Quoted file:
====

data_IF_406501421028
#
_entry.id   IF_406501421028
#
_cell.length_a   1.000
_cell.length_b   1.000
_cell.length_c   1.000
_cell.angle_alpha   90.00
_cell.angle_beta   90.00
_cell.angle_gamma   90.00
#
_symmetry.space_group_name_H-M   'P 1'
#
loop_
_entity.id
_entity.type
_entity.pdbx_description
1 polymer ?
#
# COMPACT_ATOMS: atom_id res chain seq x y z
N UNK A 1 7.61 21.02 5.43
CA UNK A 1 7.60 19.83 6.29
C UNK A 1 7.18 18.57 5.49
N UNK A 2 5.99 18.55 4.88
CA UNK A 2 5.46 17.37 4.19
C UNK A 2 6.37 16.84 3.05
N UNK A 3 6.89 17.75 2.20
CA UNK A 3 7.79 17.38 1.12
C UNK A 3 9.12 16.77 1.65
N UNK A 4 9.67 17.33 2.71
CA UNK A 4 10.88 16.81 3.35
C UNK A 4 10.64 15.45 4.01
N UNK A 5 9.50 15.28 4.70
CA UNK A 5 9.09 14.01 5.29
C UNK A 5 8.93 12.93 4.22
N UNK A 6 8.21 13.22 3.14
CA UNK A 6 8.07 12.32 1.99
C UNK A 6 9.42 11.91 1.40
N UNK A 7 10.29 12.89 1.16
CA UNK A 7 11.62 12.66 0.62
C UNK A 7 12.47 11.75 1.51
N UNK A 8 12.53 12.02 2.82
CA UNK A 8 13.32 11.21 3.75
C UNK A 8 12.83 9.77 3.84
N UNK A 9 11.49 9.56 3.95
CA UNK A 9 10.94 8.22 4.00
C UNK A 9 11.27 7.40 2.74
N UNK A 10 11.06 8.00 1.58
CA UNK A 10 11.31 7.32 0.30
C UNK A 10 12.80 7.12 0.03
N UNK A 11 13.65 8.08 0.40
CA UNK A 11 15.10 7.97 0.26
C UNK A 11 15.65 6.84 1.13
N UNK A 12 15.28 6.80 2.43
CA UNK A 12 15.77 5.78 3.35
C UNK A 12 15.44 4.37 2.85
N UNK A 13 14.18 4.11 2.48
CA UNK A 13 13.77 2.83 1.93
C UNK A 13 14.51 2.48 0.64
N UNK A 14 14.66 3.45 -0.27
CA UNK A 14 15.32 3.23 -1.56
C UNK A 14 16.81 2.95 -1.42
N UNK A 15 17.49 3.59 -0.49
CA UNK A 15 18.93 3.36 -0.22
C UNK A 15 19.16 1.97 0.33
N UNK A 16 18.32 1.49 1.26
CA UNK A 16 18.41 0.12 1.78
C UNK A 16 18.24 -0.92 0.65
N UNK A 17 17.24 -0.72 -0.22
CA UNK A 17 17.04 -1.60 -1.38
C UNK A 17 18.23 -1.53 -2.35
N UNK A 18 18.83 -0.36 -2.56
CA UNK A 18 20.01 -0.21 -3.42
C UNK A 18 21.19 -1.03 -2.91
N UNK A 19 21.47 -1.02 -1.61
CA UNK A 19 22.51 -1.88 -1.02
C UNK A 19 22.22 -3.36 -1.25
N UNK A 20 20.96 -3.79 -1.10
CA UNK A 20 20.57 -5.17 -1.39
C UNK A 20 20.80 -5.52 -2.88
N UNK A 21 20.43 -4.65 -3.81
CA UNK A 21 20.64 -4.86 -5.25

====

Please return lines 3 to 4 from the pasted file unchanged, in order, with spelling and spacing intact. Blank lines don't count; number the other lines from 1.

_entry.id   IF_406501421028
#